Although I've been referring to the "Main Stage", I could be getting away with saying the only stage. There is a section between the main arena and the camp site called Strawberry Fields that has various beverage sponsored tents that offered acoustic acts, DJs and so on, but the majority of the action happens in one spot. This means that from late afternoon onwards, those who want to be down the front for the headliners have to be in position and will risk not getting back there if they want to visit the bar or bog. At every other festival I've been to, with their being at least three stages, there's rarely this build up of crowd so early for the major bands. This festival is great as long as you're into most of the artists. If you like the Fratellis and Stones but hate Keane, you can't exactly nip off to a Radio 1, NME or beer sponsored stage to save yourself from extreme bordem.

The line up at Isle of Wight caters for most tastes, on Saturday the classic rock style of Wolfmother followed the soul/jazz of Amy Winehouse, who had taken to the stage after seventies hippy type Donovan. On Friday night Groove Armada were in between The Feeling and Snow Patrol, and on Sunday The Hedrons, Country Joe McDonald and former Spice Girl Mel C entertained in the early afternoon sunshine.

Aside from the headliners, memorable sets included Ash, the title track of their new album is a song of genuine epic proportions, Fratellis, with 'Chelsea Dagger' one of the anthems of the weekend both on and off stage, and Echo and the Bunnymen, a band who know that turning up and playing the same hand full of hits is all most people want them to do.

As ever there were a few interesting covers. The Feeling set the ball rolling on Friday with 'Video Killed the Radio Star', Amy Winehouse's version of Zutons hit 'Valerie' proved that it would have made for an excellent Motown classic, not to mention the Muse fan favourite 'Feeling Good'. Most random was Paolo Nutini wowing the masses with a song from the Jungle Book.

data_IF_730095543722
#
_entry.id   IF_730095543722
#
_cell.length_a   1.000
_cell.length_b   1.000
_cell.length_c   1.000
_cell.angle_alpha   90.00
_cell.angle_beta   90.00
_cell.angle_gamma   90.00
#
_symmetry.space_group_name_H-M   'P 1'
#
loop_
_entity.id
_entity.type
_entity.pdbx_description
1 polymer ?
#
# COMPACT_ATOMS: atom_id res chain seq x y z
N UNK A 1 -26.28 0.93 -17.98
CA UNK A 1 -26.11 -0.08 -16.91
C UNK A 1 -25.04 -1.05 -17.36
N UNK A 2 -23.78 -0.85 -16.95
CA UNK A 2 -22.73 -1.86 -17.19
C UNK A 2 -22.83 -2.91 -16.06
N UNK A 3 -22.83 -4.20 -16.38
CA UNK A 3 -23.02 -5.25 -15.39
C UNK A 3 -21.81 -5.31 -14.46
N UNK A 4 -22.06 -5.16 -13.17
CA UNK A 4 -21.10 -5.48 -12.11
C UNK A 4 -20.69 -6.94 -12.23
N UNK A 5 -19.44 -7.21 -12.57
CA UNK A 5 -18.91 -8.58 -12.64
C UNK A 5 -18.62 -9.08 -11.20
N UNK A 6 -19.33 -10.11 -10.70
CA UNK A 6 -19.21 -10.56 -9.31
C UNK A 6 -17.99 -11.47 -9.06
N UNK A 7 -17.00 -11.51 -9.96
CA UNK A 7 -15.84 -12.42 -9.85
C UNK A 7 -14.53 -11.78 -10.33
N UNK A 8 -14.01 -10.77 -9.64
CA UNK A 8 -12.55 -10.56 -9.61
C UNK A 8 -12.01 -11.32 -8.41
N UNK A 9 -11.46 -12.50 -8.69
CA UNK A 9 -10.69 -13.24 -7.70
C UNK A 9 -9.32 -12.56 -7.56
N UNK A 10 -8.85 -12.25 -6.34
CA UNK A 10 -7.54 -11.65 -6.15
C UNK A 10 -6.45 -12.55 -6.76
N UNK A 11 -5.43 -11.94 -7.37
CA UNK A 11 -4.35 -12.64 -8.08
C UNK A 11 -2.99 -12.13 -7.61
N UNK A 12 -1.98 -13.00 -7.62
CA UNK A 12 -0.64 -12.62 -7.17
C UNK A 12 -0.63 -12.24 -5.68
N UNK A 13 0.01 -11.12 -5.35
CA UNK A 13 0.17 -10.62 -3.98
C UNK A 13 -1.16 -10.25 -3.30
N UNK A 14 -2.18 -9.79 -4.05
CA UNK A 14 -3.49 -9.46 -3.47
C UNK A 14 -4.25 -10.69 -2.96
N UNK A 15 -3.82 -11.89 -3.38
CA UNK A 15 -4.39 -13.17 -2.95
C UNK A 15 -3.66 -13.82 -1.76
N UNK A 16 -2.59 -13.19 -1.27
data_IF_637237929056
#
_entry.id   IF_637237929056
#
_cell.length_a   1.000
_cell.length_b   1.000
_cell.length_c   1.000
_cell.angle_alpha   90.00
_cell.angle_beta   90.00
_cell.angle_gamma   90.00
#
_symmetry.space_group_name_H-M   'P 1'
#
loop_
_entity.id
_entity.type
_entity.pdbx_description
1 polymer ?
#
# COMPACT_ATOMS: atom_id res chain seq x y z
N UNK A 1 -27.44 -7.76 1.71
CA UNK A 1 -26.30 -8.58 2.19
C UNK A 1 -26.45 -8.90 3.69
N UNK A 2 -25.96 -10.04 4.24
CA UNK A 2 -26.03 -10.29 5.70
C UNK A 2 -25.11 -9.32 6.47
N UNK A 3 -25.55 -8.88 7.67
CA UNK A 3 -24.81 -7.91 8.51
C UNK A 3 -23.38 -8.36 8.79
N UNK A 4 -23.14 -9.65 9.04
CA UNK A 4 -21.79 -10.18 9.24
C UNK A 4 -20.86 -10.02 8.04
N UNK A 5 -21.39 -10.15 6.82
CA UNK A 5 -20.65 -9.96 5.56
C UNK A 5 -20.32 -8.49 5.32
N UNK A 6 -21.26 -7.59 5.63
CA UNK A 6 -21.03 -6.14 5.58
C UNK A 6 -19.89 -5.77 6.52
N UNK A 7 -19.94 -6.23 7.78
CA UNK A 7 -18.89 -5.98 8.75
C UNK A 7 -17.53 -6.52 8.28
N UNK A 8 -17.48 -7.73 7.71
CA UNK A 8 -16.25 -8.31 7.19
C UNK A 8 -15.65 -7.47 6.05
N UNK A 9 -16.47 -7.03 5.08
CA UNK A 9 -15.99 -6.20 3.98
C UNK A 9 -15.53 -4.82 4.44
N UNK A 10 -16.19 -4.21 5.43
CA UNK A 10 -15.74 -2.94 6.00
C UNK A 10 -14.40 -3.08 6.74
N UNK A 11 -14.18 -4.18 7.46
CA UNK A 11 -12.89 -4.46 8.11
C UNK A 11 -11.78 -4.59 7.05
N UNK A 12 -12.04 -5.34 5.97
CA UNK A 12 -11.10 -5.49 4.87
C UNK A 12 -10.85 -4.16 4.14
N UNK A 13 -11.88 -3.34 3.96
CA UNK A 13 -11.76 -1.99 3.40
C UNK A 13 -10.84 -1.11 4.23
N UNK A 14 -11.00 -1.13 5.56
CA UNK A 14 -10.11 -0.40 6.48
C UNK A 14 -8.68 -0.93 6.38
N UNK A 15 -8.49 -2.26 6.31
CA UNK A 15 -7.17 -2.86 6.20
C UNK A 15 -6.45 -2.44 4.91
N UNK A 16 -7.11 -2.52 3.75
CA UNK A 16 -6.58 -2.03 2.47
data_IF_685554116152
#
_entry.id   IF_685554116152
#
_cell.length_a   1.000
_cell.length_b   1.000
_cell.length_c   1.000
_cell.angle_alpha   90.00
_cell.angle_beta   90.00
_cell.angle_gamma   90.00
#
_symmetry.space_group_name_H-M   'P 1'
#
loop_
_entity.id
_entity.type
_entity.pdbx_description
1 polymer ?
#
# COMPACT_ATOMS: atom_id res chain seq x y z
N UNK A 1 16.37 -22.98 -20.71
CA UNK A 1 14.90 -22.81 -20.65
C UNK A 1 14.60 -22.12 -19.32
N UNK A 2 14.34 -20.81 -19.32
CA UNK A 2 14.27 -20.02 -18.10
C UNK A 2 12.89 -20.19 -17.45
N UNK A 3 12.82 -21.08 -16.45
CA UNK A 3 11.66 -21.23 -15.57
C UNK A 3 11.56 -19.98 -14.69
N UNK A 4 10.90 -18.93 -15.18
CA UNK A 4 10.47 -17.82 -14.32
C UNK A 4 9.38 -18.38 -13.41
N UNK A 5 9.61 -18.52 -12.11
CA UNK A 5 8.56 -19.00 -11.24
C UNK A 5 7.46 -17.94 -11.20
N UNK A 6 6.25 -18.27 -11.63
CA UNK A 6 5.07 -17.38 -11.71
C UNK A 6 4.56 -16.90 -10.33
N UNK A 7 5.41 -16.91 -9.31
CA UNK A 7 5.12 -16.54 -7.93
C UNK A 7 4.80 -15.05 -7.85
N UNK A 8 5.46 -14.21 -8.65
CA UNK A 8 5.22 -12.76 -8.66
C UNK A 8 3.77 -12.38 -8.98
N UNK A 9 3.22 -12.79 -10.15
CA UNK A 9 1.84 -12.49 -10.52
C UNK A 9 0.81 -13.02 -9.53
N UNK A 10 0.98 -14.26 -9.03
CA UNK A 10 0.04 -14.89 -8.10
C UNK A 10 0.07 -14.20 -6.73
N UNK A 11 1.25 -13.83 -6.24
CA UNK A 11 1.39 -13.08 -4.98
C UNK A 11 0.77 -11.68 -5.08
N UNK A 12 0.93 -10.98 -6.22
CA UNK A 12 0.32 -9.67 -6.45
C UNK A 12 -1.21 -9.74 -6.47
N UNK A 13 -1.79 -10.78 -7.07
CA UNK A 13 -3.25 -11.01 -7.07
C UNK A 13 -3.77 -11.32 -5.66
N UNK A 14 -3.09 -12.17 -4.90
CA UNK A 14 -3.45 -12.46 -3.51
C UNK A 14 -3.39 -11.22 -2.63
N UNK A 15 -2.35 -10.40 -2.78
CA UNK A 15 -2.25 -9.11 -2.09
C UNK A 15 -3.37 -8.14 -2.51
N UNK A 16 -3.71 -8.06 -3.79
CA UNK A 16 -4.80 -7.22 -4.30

The Stones got in on the covers action too, with Amy Winehouse joining them for a Temptations track. Whether or not they were paid one million for this gig, in keeping with their reported Glastonbury demand, they certainly stole the headlines from the weekend. The press have picked up on their block booking of the 12.45 from Yarmouth back to the main land on Sunday night. Their police escort for a fleet of vehicles would have turned a few heads, but the cancellation of every ticket for that crossing will have pissed a few off in the process.

On a personal note I enjoyed Muse more, however it's the booking of acts like the Stones that will ensure that the Isle of Wight Festival holds its head up alongside Glastonbury, Reading and T in the Park for many years. With 2006's event featuring Coldplay and the Foo Fighters, to go with the big draw bands of the 2007 version, maybe it can create a few moments of recent musical history, 'man', giving talkability moments since it's resurrection to go alongside the heritage of the three years of its existence in the flower power days.

Click herefor reviews from across the weekend, including Snow Patrol, Muse, Rolling Stones, Ash, Kasabian, Fratellis, Keane, Echo and the Bunnymen, Wolfmother, Amy Winehouse and Paolo Nutini.